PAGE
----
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Rising costs

Just for the record, here is the evidence once decisions are taken to commission a new nuclear plant, mysteriously the costs escalate exponentially.

In France, the first new nuclear station to be built for many years is at Flamanville. When construction was set to begin in 2005, the first estimates of power output costs were set at about 45 euros/MWh.

By 2010 Electricite de France conceded this was an underestimate. Their best bet was now about 68 euros/MWh.

But this year the French equivalent of the National Audit Office, the 2012 Cour des Comptes, examined the figures. And concluded in its official report the eventual costs were likely to be around 80 euros/MWh. In other words, nearly double the number that EDF first thought of!



Dismal discovery

Throughout this year, the Department of Energy and Climate Change has been issuing a monthly online newsletter. I hate to say it, but it is actually pretty accessible, with lots of graphics, photos and all written in layman’s English. So far, so surprisingly good.

Good, that is, until you inspect the content. For instance, in the latest edition, there is a short section lauding “our Warm Front Scheme”.  Which, for those who hadn’t heard about it, is described as having last year “assisted over 24,000 low income and vulnerable households living in energy inefficient housing with advice, heating and/or insulation.”

On the face of it, pretty impressive. Unless you cared to check back upon how many low income and vulnerable households received such help the year before. The total was 170,000 such households. Out of around four million households officially deemed to be fuel poverty.

So this government department is presiding over a programme which is helping around one-seventh of the number of people it did the year before. And is apparently seeking congratulations for such a dismal achievement. What is it about “lies, damned lies, and statistics”?

Suspiciously round figure

It was the regulator Ofgem that originally invented the suspiciously round figure of £200bn as the sum that would need to be spent on new power stations over the next decade. This would be to avoid, in that hackneyed phrase, the lights going out. Those of us who mourn the opportunity to appreciate a clear night sky might reasonably argue the chance would be a fine thing. But apparently the ability to keep every available bulb burning 24 hours per day is the criterion by which civilisation wishes to be judged.

But have you noticed how that magnum figure has subtly altered? So now the government is introducing its’ draft energy Bill with a putative sum for new power station construction up to 2024 of just £125bn. Now even that is still quite a lot of spondulicks, especially as we are now talking about each new nuclear power station costing upwards of £7bn. Perhaps we are learning lessons from Finland and France re: price escalation?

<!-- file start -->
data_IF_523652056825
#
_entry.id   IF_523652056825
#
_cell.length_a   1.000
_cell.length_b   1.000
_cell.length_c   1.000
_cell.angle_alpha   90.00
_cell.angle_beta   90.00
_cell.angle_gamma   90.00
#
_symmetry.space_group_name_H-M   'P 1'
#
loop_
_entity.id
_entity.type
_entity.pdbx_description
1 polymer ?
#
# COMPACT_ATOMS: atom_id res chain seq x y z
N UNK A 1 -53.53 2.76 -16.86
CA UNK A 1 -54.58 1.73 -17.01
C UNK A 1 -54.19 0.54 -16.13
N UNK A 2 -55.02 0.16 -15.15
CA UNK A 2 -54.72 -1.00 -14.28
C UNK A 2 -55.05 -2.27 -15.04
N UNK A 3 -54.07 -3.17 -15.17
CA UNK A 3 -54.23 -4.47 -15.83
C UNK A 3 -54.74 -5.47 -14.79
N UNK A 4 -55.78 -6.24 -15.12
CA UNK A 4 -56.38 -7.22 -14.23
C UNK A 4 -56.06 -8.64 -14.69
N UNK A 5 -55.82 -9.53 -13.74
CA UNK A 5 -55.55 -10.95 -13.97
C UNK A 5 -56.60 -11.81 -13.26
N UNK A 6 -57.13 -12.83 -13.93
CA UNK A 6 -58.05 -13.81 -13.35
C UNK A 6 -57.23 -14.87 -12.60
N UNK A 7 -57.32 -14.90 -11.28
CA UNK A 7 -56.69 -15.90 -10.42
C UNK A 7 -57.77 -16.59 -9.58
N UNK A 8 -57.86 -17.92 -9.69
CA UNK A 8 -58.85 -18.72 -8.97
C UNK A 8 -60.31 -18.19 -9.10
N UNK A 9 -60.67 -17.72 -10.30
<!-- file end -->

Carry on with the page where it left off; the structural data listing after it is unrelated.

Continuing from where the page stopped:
These are needed, we are told, because by 2024 only that solitary beast on the Suffolk coast, at Sizewell B will be operating. This is total rubbish. My more devoted readers will recall, way back in 2009 I stated, when the time came, the fleet of Advanced Gas-Cooled Reactors (AGRs) built in the 1970s would, suddenly, mysteriously be able to have their lives extended, for five, ten, maybe more years.

After all, that is precisely what happened with the first generation of nukes, the Magnoxes. And they mostly ran without interruption. Given just how many months and months Dungeness and Torness have had to be “closed for repairs” over their lifetimes, these power stations have in practice had far less wear and tear use than you might think.

So my advice is, keep all those warnings of “must have more power or the lights will go out” as what it is. Specious, self-serving nonsense.


Much huffing and puffing

After much huffing and puffing, a new European directive on energy efficiency was finally agreed last month. It places for the first time duties upon all electricity generators to deliver agreed levels of kilowatt hour savings from their customers each year.

In the days before the final text was agreed – as ever behind closed doors –  there was an unprecedented outburst from the European Parliament regarding the unhelpful role of the UK Government. The Parliament’s lead negotiator, Luxembourg MEP Claude Turmes, pointed the finger of blame for watering down many detailed requirements firmly upon the UK government, rather than upon any of the other 26 governments.

“The UK is weakening the directive, article by article, asking for reduced ambitions in exchange for London’s cooperation” , Turmes said, adding “the UK has convinced other member states to go against the proposal and ask for exemptions.”

“The Green Deal is more and more a smokescreen,” Turmes said in reference to Britain’s position. “The greenest government ever is an impostor, they have no money and no ambition behind words,” he added, referring to Prime Minister David Cameron’s claim of being “the greenest government ever” when he came to power.

Given that time and again UK ministers remind us that the most cost-effective and ecologically sound way to meet all our energy objectives is to use fuel far more efficiently than today, it is difficult to see why the UK government should  – as Reuters reported – be deliberately behaving differently when behind closed doors. Perhaps somebody can enlighten us?

Elinore Mackay

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